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Old July 14, 2017   #43
SueCT
Tomatovillian™
 
Join Date: Jan 2012
Location: Connecticut
Posts: 1,069
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Well, after I added the plain soil to decrease the the % organic matter, I did add more the next year in the form of a soil/compost mix and was much happier again, but I have not used fertilizer at all I don't think since the soil test which was 3 years ago. I can't remember if it was in a cover letter or verbally told to me that I had too much organic matter, but I did go back and find the original results which don't seem that bad to me right now. Organic matter was "Medium High", I think there may have been a percentage at one time, but not on the remaining email I have. I think I was given more detailed information and recommendations in the letter that was mailed. That doesn't sound that bed. pH 6.4, which actually is almost neutral although for tomatoes slightly more acidic would be better, but its not horrible. Nitrate V Low, 1 ppm; Ammonium Nitrate Low, 12 ppm; Phosphorous Med High, 50 ppm; Potassium V High, >250 ppm; Calcium V High, > 1600 ppm (no problems with BER here, lol); and Magnesium, V High >125 ppm. If I get it retested, it will be interesting to see if anything has changed. I understand Nitrogen tests are not very reliable. Anyway, now I have the results here so I can hopefully find them easily later, lol.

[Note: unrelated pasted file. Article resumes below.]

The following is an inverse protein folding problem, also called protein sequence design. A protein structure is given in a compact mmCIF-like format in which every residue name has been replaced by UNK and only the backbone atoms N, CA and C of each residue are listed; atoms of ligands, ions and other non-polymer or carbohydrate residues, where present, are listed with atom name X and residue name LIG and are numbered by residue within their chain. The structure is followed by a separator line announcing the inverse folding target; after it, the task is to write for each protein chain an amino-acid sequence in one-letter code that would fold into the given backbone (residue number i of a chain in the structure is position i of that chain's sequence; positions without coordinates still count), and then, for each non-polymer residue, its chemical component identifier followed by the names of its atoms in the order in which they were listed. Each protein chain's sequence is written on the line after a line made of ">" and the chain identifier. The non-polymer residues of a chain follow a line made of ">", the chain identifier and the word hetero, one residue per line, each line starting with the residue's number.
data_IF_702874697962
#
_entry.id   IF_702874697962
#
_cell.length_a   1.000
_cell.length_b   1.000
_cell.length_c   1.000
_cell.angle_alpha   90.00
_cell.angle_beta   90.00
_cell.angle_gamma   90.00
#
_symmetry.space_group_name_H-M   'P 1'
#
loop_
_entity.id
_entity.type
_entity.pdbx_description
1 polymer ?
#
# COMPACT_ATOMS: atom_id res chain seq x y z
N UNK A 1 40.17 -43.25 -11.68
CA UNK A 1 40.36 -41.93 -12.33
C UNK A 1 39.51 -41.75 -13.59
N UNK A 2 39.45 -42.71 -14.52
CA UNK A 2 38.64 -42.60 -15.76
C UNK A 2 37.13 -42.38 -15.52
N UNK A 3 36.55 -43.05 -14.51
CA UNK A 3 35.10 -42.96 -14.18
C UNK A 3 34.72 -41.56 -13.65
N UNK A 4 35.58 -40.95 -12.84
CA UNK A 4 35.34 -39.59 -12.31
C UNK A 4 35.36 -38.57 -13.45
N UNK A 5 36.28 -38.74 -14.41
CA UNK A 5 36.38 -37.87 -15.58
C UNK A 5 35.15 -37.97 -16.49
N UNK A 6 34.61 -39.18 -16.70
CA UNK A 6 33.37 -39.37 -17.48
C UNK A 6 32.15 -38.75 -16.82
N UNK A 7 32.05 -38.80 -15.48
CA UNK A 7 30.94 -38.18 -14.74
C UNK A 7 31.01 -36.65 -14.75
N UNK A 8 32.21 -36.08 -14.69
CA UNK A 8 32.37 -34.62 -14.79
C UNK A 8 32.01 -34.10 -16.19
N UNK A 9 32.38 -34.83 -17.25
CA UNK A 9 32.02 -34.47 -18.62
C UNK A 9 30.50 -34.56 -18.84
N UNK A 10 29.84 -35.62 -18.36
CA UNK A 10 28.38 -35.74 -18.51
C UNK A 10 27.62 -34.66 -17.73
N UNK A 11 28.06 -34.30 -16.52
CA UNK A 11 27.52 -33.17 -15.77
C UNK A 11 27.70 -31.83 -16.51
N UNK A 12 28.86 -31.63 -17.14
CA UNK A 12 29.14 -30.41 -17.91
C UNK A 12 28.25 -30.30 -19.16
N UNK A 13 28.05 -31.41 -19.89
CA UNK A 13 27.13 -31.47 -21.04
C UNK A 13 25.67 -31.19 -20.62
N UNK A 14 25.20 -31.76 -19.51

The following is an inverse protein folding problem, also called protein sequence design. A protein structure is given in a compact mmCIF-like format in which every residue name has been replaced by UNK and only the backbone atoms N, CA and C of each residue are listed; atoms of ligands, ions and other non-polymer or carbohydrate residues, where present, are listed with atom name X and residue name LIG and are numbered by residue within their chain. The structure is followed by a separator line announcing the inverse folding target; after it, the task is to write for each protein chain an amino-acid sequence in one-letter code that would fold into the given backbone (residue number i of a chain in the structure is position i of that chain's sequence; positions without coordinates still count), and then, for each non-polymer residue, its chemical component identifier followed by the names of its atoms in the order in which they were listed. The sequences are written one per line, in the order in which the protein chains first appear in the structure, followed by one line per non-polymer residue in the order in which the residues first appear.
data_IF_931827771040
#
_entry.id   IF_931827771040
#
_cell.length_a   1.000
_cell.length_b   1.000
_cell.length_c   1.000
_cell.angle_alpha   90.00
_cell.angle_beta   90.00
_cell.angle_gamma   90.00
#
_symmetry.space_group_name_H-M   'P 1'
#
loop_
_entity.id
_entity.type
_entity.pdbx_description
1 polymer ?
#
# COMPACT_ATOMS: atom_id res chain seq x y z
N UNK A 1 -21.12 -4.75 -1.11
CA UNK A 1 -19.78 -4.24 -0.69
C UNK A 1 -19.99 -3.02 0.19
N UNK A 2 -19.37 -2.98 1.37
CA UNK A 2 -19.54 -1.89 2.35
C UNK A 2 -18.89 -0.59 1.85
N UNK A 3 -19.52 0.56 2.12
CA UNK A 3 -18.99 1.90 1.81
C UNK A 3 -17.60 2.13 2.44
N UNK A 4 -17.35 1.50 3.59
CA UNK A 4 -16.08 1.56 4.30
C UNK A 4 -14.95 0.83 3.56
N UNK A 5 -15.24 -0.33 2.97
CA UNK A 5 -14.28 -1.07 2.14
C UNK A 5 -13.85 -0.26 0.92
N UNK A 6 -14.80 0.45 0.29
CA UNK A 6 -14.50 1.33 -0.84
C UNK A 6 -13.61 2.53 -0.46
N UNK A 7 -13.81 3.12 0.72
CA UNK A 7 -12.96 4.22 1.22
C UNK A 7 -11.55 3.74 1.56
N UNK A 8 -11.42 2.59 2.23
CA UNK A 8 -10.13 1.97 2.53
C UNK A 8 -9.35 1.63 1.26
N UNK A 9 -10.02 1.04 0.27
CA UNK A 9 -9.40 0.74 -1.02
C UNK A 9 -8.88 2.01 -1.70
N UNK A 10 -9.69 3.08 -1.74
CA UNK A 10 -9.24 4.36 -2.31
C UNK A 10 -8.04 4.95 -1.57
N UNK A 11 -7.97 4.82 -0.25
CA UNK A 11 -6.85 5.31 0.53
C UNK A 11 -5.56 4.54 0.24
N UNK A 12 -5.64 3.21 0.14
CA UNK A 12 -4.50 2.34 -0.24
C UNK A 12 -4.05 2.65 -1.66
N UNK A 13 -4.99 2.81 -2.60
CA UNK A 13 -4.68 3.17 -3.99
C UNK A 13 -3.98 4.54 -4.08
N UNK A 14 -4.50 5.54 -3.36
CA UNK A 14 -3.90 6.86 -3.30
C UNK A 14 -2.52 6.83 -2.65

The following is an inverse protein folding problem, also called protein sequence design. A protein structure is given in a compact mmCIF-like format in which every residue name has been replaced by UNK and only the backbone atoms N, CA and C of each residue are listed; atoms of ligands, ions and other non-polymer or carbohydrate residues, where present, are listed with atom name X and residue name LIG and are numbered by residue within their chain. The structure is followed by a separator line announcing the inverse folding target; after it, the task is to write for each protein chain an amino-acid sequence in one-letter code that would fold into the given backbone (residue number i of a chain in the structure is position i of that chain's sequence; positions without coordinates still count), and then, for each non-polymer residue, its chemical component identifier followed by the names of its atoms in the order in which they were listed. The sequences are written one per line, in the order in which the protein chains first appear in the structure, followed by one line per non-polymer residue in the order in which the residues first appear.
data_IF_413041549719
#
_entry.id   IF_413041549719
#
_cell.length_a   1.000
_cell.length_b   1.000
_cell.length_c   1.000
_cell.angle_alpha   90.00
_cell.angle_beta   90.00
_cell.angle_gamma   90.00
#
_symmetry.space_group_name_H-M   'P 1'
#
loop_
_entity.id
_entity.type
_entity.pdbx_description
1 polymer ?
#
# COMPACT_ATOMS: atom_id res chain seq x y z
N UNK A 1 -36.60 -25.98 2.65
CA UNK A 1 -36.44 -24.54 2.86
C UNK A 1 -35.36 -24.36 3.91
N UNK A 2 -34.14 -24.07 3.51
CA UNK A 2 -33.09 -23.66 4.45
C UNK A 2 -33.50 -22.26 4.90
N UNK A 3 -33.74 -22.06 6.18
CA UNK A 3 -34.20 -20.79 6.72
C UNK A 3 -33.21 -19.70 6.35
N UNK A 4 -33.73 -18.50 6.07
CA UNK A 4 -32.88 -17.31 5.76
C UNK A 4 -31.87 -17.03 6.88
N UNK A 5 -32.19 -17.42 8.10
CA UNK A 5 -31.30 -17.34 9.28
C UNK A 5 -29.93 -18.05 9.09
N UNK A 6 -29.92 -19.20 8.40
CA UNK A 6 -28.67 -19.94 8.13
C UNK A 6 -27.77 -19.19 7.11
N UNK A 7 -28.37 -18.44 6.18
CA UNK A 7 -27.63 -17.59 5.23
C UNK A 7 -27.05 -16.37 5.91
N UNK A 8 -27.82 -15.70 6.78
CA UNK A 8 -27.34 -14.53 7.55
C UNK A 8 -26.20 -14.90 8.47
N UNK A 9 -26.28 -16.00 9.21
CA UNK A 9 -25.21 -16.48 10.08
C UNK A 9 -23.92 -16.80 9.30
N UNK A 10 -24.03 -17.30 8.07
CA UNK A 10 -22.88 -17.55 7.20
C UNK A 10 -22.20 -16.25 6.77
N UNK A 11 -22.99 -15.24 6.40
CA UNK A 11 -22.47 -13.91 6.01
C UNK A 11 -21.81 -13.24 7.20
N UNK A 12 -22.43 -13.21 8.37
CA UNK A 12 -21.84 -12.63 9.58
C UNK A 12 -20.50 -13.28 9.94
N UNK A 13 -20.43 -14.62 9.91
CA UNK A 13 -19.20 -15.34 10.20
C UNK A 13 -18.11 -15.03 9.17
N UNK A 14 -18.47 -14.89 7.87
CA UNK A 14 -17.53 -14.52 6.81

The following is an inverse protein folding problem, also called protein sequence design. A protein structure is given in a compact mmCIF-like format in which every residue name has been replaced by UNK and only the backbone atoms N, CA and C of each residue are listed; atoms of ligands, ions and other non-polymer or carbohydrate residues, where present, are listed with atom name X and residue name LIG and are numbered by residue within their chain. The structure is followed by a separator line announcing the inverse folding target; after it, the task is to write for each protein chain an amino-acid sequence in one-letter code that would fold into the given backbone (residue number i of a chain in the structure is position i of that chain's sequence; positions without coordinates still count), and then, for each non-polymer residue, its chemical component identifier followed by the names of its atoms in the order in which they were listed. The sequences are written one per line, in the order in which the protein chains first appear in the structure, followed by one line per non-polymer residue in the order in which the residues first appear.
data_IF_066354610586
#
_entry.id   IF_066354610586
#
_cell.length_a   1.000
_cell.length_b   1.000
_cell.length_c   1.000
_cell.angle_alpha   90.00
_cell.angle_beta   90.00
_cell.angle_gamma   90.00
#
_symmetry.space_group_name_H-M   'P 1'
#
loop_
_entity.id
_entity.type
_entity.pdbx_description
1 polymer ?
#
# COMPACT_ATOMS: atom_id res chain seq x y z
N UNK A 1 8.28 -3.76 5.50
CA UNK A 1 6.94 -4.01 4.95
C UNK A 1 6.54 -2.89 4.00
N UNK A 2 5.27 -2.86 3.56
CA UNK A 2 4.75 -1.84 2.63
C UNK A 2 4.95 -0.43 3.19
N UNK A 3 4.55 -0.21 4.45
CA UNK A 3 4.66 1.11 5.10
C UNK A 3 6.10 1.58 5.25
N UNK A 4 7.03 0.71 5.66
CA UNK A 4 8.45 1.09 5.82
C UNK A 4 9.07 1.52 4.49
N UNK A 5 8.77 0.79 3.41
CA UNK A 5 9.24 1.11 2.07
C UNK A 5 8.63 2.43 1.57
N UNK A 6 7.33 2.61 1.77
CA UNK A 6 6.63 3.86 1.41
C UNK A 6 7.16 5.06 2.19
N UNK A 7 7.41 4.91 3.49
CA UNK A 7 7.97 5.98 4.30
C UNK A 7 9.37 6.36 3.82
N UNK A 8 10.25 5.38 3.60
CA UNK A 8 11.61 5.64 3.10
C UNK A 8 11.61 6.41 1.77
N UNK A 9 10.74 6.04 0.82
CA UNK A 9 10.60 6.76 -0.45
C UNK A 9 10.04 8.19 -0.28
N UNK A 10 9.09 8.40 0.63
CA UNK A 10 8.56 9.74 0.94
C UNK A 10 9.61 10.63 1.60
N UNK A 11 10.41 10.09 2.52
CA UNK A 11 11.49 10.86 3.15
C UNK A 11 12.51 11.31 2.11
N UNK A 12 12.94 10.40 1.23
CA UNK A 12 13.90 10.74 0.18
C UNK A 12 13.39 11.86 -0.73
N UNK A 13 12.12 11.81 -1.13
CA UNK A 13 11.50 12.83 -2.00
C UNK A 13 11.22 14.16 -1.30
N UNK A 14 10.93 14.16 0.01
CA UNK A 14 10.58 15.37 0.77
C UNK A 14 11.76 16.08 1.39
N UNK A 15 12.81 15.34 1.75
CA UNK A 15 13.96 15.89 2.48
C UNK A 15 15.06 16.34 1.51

So anyway, likely additional nitrogen wouldn't hurt, although the plants look OK. I suspect the anemic looking leaves when I first plant might be because there is not a lot of nitrogen in the upper most layer of soil which has the most recently applied compost in it, but when the roots reach down deeper they might find more nitrogen where the organic matter has broken down more. Just a crackpot theory from someone with very little knowledge of soil chemistry, lol.

Thanks for all your input, it has helped.
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